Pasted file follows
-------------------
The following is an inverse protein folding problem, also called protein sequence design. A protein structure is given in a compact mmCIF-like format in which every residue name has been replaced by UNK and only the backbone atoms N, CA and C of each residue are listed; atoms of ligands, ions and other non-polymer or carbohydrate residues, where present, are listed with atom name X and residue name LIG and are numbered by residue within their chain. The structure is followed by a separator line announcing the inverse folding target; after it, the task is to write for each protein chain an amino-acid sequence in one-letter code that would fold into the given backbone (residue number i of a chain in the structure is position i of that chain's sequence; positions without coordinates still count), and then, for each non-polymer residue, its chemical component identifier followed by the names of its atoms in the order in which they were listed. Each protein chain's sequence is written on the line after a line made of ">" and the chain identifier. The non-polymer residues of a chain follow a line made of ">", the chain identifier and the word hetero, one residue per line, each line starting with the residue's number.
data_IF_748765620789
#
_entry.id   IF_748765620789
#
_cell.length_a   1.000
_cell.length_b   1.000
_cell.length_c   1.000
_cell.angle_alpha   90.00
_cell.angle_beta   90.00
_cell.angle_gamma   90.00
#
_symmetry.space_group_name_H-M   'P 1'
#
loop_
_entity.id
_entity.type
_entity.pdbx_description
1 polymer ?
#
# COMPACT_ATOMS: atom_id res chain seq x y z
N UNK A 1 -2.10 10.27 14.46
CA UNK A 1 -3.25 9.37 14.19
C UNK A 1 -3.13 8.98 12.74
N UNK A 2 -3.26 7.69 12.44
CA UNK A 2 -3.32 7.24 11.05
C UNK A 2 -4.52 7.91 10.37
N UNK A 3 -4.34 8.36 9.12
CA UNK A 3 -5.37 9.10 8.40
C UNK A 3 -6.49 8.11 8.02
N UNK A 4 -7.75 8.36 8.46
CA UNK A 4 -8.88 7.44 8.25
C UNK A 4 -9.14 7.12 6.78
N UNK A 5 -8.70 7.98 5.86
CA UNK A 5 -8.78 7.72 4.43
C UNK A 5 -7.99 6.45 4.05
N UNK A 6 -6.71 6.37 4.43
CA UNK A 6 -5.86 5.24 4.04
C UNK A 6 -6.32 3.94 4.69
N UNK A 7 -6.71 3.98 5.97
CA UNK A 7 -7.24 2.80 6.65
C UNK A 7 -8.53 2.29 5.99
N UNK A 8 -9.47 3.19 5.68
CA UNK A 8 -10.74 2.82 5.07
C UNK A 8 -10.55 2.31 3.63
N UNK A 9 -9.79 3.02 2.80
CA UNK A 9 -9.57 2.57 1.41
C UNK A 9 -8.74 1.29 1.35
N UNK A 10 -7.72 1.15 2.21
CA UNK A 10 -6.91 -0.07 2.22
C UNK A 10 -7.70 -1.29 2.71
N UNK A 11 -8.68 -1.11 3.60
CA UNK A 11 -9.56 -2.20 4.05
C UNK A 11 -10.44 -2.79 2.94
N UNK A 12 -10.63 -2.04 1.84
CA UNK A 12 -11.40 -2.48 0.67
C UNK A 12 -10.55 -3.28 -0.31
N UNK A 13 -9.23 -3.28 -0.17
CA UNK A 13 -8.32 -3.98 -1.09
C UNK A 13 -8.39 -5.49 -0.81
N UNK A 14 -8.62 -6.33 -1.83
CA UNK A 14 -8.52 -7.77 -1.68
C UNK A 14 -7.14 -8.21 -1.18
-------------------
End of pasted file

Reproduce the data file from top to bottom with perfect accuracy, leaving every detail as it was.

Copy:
The following is an inverse protein folding problem, also called protein sequence design. A protein structure is given in a compact mmCIF-like format in which every residue name has been replaced by UNK and only the backbone atoms N, CA and C of each residue are listed; atoms of ligands, ions and other non-polymer or carbohydrate residues, where present, are listed with atom name X and residue name LIG and are numbered by residue within their chain. The structure is followed by a separator line announcing the inverse folding target; after it, the task is to write for each protein chain an amino-acid sequence in one-letter code that would fold into the given backbone (residue number i of a chain in the structure is position i of that chain's sequence; positions without coordinates still count), and then, for each non-polymer residue, its chemical component identifier followed by the names of its atoms in the order in which they were listed. Each protein chain's sequence is written on the line after a line made of ">" and the chain identifier. The non-polymer residues of a chain follow a line made of ">", the chain identifier and the word hetero, one residue per line, each line starting with the residue's number.
data_IF_748765620789
#
_entry.id   IF_748765620789
#
_cell.length_a   1.000
_cell.length_b   1.000
_cell.length_c   1.000
_cell.angle_alpha   90.00
_cell.angle_beta   90.00
_cell.angle_gamma   90.00
#
_symmetry.space_group_name_H-M   'P 1'
#
loop_
_entity.id
_entity.type
_entity.pdbx_description
1 polymer ?
#
# COMPACT_ATOMS: atom_id res chain seq x y z
N UNK A 1 -2.10 10.27 14.46
CA UNK A 1 -3.25 9.37 14.19
C UNK A 1 -3.13 8.98 12.74
N UNK A 2 -3.26 7.69 12.44
CA UNK A 2 -3.32 7.24 11.05
C UNK A 2 -4.52 7.91 10.37
N UNK A 3 -4.34 8.36 9.12
CA UNK A 3 -5.37 9.10 8.40
C UNK A 3 -6.49 8.11 8.02
N UNK A 4 -7.75 8.36 8.46
CA UNK A 4 -8.88 7.44 8.25
C UNK A 4 -9.14 7.12 6.78
N UNK A 5 -8.70 7.98 5.86
CA UNK A 5 -8.78 7.72 4.43
C UNK A 5 -7.99 6.45 4.05
N UNK A 6 -6.71 6.37 4.43
CA UNK A 6 -5.86 5.24 4.04
C UNK A 6 -6.32 3.94 4.69
N UNK A 7 -6.71 3.98 5.97
CA UNK A 7 -7.24 2.80 6.65
C UNK A 7 -8.53 2.29 5.99
N UNK A 8 -9.47 3.19 5.68
CA UNK A 8 -10.74 2.82 5.07
C UNK A 8 -10.55 2.31 3.63
N UNK A 9 -9.79 3.02 2.80
CA UNK A 9 -9.57 2.57 1.41
C UNK A 9 -8.74 1.29 1.35
N UNK A 10 -7.72 1.15 2.21
CA UNK A 10 -6.91 -0.07 2.22
C UNK A 10 -7.70 -1.29 2.71
N UNK A 11 -8.68 -1.11 3.60
CA UNK A 11 -9.56 -2.20 4.05
C UNK A 11 -10.44 -2.79 2.94
N UNK A 12 -10.63 -2.04 1.84
CA UNK A 12 -11.40 -2.48 0.67
C UNK A 12 -10.55 -3.28 -0.31
N UNK A 13 -9.23 -3.28 -0.17
CA UNK A 13 -8.32 -3.98 -1.09
C UNK A 13 -8.39 -5.49 -0.81
N UNK A 14 -8.62 -6.33 -1.83
CA UNK A 14 -8.52 -7.77 -1.68
C UNK A 14 -7.14 -8.21 -1.18